By Mary Cucarola – 10/10/19

We must be willing to let go of the life we have planned, so as to have the life that is waiting for us.  ~Joseph Campbell

Recently, I hung up the phone with someone I am close to, feeling disappointed and a bit angry. Things didn’t go as I thought they would, and I could feel myself returning to some old habits. The old familiar feeling of not getting my expectations met and feeling uncomfortable about it.

Although the tragedy that brought me to my knees is past, I find there is always something valuable to remember. The past often reveals important insight into the present. Apparently, my unhealthy expectations can still get me into trouble, popping up like weeds, in a perfectly manicured lawn, leaving me frustrated even though I know I can’t ultimately control outcomes.

I think expectations are different from my hopes and desires – they are strong beliefs that something will or should happen a certain way.  My mind is still often filled with expectations, and I can easily be disappointed if I don’t let go of them.  I think I know how a particular person will or should act and something else occurs, and it shatters my assumption.  I feel deflated that it didn’t happen the way I envisioned it would and resentful.

Unhealthy expectations feed frustration and cause resentments, which is why acceptance is at the core of dealing with expectations.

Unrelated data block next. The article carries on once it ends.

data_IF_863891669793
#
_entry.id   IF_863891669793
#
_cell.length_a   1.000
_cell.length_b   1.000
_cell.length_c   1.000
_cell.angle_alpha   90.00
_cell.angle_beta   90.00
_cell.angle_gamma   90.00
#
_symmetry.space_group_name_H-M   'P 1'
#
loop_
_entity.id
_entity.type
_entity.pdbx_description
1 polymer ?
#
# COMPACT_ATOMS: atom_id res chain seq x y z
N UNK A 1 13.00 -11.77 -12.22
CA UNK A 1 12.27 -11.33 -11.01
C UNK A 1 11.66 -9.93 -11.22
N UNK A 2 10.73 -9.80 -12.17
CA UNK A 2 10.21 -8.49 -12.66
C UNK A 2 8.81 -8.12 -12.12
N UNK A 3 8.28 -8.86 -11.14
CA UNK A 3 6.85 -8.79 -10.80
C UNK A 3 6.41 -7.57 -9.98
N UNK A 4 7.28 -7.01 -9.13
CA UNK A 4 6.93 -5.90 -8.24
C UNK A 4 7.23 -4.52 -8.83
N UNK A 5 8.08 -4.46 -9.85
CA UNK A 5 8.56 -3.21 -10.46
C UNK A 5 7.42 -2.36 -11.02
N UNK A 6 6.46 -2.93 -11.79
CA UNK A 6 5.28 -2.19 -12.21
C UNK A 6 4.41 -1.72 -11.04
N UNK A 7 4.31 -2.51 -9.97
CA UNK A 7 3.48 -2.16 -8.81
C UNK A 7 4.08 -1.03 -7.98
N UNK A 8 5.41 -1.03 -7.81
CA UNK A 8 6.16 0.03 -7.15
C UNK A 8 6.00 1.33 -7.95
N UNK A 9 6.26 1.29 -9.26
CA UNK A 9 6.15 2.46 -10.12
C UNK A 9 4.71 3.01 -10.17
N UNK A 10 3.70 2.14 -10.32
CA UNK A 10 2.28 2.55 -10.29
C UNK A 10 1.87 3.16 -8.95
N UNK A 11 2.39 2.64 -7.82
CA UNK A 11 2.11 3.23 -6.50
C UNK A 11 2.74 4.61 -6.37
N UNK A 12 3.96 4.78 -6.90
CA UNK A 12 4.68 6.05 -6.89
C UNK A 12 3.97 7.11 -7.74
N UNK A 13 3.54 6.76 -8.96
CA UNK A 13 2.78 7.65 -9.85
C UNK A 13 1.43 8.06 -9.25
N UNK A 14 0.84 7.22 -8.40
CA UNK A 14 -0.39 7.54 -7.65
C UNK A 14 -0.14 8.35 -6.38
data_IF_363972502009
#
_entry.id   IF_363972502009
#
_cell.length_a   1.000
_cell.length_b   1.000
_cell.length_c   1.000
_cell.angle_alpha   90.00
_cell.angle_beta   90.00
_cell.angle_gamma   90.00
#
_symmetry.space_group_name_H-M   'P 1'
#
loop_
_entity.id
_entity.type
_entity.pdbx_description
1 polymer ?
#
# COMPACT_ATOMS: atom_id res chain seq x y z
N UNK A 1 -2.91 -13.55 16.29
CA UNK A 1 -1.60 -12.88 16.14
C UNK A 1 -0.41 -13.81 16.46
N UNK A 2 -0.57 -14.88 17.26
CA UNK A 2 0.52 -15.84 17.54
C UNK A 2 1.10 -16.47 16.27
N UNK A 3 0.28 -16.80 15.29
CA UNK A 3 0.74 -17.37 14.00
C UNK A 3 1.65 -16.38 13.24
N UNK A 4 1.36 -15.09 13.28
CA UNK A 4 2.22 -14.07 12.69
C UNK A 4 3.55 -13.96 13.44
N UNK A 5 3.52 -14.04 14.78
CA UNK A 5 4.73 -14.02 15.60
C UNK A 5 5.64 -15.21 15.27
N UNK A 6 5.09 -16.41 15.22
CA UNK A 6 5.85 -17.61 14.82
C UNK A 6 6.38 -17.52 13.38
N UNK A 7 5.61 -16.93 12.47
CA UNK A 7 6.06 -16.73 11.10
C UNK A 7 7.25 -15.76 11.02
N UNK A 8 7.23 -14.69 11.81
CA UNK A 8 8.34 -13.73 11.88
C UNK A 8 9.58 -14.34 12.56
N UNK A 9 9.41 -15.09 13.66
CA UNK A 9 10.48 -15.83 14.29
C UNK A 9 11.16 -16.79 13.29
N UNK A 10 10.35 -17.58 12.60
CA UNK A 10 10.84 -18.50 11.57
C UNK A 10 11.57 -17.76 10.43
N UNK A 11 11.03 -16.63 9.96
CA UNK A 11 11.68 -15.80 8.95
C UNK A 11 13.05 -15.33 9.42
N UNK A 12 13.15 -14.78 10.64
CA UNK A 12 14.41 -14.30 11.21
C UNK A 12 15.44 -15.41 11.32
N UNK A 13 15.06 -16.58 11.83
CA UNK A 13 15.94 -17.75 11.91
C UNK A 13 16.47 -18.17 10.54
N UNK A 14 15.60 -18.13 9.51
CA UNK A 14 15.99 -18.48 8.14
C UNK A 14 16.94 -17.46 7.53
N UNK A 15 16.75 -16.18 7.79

In remembering the past, I often put unrealistic expectations on my son, which caused him to feel pressured to succeed.  When he didn’t succeed, he felt like a failure.  I remember him telling me he didn’t have anything to be proud of about himself – that it wasn’t easy being him.  At the time, I thought he was broken, and I needed to fix him.  I was afraid to let him be who he was and let events happen naturally.

That was before I understood his addiction and before I understood my codependency.

I’ve learned having normal expectations of someone who is addicted to drugs and alcohol is like going to the hardware store to buy bread. It’s not going to happen. Constantly asking him what was wrong and telling him to straighten up were futile.  While Cody could not meet my expectations, it was my expectations, not him, that had let me down.  I had to learn to let go of them if I wanted to find any sense of inner peace and be of any help to him.

My most stubborn character flaws like to test me every once in a while, inching their way into my thoughts, making me worry and obsess about people and things I have no control over.  Bringing back the focus to myself is still challenging for me.  I like to focus on others first.  It’s ingrained in my being, but I know what I have to do.  I need to let go, be realistic, and mindful of the present.

Let Go, Let God, as they say.

Sometimes, I admire people for their selfishness, wishing I could be more like them.  I believe there is a proper kind of selfishness, which doesn’t include expecting another person to make me happy by doing what I want.  I shouldn’t make my happiness or my state of mind dependent on another person – that is called attachment.

Codependents, thrive on attachment. The surest way to become crazy is to get involved in another person’s business and the quickest way to become sane is to tend to my own affairs.

I have a primary responsibility to myself; to make myself into the best person I can be. I recognize others have the right to live their own lives the way they want, and I have no right to interfere with or judge their choices, unless they are a danger to themselves or others.

Peace comes as a result of accepting life as it is, rather than how I think it should be.  Letting go of expectations is always a turning point for change.

Mary Cucarola – 10/10/19

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